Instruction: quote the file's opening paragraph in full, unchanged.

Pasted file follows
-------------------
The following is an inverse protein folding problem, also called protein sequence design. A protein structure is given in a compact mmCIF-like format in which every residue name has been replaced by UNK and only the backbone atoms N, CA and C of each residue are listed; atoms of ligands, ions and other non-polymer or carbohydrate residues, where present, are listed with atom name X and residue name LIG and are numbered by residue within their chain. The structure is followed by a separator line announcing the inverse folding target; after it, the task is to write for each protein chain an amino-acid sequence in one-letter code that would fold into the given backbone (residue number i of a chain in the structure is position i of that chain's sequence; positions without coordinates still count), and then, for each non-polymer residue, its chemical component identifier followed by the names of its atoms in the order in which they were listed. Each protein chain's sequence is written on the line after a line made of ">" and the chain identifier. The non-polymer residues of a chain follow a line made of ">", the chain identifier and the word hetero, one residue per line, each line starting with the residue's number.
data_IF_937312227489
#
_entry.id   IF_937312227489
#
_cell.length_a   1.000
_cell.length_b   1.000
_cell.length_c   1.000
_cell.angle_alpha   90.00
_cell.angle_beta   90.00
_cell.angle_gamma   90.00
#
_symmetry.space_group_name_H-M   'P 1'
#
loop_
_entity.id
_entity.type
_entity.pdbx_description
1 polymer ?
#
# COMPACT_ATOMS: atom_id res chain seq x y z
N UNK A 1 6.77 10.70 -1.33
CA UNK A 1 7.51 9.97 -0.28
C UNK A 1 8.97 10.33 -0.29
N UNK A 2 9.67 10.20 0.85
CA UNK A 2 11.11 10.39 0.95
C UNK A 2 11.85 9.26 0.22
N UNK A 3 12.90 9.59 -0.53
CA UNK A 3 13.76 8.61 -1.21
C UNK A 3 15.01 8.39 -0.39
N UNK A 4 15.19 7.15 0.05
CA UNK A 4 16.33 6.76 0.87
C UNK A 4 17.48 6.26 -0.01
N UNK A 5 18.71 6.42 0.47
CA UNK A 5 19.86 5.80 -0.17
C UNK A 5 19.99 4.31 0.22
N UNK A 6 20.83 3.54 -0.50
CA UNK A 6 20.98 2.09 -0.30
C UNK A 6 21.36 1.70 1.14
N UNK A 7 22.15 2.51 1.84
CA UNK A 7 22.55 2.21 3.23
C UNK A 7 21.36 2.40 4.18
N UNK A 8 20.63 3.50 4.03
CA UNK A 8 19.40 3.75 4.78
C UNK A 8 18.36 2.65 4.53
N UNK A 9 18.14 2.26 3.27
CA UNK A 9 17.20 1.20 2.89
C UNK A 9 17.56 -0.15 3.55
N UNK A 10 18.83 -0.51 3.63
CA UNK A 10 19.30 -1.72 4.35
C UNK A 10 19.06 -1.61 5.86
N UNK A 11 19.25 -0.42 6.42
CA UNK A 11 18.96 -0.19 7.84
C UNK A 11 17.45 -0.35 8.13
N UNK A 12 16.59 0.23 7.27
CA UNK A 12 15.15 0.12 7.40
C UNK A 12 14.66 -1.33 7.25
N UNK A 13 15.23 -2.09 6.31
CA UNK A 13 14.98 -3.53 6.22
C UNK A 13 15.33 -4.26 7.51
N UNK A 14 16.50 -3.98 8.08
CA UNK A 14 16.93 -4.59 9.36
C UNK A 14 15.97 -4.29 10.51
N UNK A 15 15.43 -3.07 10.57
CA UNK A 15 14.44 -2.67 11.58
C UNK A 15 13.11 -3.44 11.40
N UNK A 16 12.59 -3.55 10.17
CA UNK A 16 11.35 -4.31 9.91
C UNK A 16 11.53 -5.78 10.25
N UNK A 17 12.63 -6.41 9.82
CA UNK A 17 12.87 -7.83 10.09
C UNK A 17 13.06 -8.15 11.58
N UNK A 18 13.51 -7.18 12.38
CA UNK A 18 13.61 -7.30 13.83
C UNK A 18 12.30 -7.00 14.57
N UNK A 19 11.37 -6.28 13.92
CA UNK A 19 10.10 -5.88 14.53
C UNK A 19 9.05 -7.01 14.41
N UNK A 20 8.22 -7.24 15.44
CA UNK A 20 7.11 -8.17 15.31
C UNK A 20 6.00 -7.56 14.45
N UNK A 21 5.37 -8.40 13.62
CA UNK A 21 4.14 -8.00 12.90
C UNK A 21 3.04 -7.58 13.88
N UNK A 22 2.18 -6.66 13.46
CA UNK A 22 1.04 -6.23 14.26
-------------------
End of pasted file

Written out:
The following is an inverse protein folding problem, also called protein sequence design. A protein structure is given in a compact mmCIF-like format in which every residue name has been replaced by UNK and only the backbone atoms N, CA and C of each residue are listed; atoms of ligands, ions and other non-polymer or carbohydrate residues, where present, are listed with atom name X and residue name LIG and are numbered by residue within their chain. The structure is followed by a separator line announcing the inverse folding target; after it, the task is to write for each protein chain an amino-acid sequence in one-letter code that would fold into the given backbone (residue number i of a chain in the structure is position i of that chain's sequence; positions without coordinates still count), and then, for each non-polymer residue, its chemical component identifier followed by the names of its atoms in the order in which they were listed. Each protein chain's sequence is written on the line after a line made of ">" and the chain identifier. The non-polymer residues of a chain follow a line made of ">", the chain identifier and the word hetero, one residue per line, each line starting with the residue's number.